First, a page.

• What file formats to ensure high-quality, long-term use
      • Images - TIFF, but also JPEG2000, PNG
      • Text – XML (and flavours thereof), but also RTF, Word
      • Sound – WAV, AIFF, MP3, Ogg (formats and wrappers)
      • Film – MJPEG, MPEG4, AVI, Quicktime, Flash (ditto)
    • Normally developed internationally, but local variations occur
    • Co-ordination, certification, co-operation, involvement and decisiveness at national and international levels
    • As with all parts of infrastructure, research and innovation
    • If you don’t have this – see current mess over video!
  • 9. Metadata
    • Requires sophisticated of experts who know the digital objects (e.g. newspapers, sound recordings, census reports)
    • As with before, international c o-ordination, certification, co-operation to develop international schema and vocabularies
    • These are required at subject level, format level, technical levels, preservation levels. For example
      • Dublin Core, MODS – generic resource description
      • VRA4 – digital image description, including technical details
      • METS – wraps together different information on a digital object
      • PREMIS – preservation metadata over long term
    • If you don’t have this – trust and authenticity, interoperability, resource discovery are severely hindered
  • 10. Data Delivery
    • I.e. the people that build websites
    • Complex engagement between commercial (Google, ProQuest, Thomson Gale, JSTOR) and non-commercial suppliers (universities, museums etc.)
    • Huge range of potential business models
      • Institutional subscription, Personal subscription
      • Pay-per-view, Google Ads
      • Open Access
      • Mixed model
    • But no definitive answers about the more successful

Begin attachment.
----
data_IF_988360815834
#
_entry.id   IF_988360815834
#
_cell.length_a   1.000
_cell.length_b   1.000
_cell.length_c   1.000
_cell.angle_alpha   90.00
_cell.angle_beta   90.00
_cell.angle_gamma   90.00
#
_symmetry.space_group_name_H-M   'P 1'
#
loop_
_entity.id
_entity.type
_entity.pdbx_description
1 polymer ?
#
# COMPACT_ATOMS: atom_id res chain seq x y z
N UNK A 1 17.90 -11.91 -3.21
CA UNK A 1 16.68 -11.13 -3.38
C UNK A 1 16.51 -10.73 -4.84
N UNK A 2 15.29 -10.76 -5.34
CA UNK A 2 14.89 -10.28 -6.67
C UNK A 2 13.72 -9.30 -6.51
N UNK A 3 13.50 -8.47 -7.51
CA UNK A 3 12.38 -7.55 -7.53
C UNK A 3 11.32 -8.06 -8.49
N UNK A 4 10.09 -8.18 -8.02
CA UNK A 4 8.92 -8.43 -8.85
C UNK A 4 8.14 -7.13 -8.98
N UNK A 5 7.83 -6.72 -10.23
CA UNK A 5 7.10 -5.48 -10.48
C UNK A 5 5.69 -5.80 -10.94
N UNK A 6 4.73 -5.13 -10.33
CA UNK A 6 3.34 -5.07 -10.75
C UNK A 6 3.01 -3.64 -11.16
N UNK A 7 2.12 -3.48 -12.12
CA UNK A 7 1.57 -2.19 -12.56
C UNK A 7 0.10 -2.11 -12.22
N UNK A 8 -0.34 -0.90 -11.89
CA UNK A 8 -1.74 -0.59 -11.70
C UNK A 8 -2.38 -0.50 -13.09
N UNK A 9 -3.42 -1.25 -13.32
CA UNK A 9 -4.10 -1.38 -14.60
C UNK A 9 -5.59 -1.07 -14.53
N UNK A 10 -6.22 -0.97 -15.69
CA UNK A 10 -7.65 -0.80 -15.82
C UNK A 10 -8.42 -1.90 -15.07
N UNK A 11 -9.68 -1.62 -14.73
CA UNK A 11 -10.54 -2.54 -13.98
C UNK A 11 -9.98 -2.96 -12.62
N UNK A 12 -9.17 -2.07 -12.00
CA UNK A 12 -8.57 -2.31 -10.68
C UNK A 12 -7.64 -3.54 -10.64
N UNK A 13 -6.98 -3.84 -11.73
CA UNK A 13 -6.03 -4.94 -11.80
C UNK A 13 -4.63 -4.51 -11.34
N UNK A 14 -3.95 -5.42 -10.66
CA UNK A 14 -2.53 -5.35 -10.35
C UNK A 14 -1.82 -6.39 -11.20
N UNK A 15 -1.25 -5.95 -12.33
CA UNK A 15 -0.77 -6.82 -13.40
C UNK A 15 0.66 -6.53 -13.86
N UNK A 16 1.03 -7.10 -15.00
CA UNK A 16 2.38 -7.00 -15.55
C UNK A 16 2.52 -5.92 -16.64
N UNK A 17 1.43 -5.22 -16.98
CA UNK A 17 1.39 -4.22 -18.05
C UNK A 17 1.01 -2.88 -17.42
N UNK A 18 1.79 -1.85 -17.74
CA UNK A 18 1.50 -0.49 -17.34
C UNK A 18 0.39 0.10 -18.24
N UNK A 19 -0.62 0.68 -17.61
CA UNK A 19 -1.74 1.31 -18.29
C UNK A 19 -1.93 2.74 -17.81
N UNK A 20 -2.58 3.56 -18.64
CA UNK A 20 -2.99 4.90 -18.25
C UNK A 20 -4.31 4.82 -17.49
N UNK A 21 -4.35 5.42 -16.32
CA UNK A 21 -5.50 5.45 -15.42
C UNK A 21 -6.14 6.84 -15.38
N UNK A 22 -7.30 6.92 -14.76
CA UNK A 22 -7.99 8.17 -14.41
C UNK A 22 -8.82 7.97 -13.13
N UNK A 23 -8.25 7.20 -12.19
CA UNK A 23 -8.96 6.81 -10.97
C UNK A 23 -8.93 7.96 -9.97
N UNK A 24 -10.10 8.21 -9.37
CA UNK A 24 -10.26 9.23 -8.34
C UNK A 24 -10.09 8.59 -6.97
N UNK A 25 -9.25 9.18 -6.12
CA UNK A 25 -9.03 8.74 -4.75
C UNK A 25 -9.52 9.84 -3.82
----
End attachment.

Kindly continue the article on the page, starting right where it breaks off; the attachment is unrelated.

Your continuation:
• 11. Data Delivery – What is required
    • Ability to regularly serve up websites and data
    • Systems to deliver a range of digital content (e.g. newspapers, audio, posters, artifacts)
    • Low overheads and year on year costs
    • Good understanding of end-users
    • Working in partnership with other content providers
    • Commitment to innovation and good practice
    • If you don’t have this – wheel will be constantly reinvented, users will be driven away, material will be siloed
  • 12. Preservation Facilities
    • Digital objects become obsolete with time. Experts are required to ensure this does not happen
      • Expertise in handling digital assets (content and all metadata) in long term, and preferably also the hardware and media that hold such content
      • Must be trusted and reliable
      • Good relationship with data delivery providers
      • Continual research – why, what and how to preserve?
    • Without this, digital data will be lost, endangering the entire investment made in digitisation
  • 13. Preservation Facilities – Case Study
    • A good example from the late 1990s
    • Orphaned archaeological data rescued from obsolescence
    • CDs, floppy discs, PCs, databases, word files, CAD files all left
    • But lack of metadata meant not all data could be retrieved
    • http://ahds.ac.uk/creating/case-studies/newham/
  • 14. Digitisation Infrastructure
    • Network capabilities
    • Authentication
    • Tools Development
    • Usability testing
    • Copyright clearing houses
    • Consultants
    • Trained expert staff
    • Suitable courses
    • Data capture
    • Standards, Formats
    • Metadata
    • Data Delivery
    • Preservation
    • And of course Money
    • Skill is in making sure these pieces fit together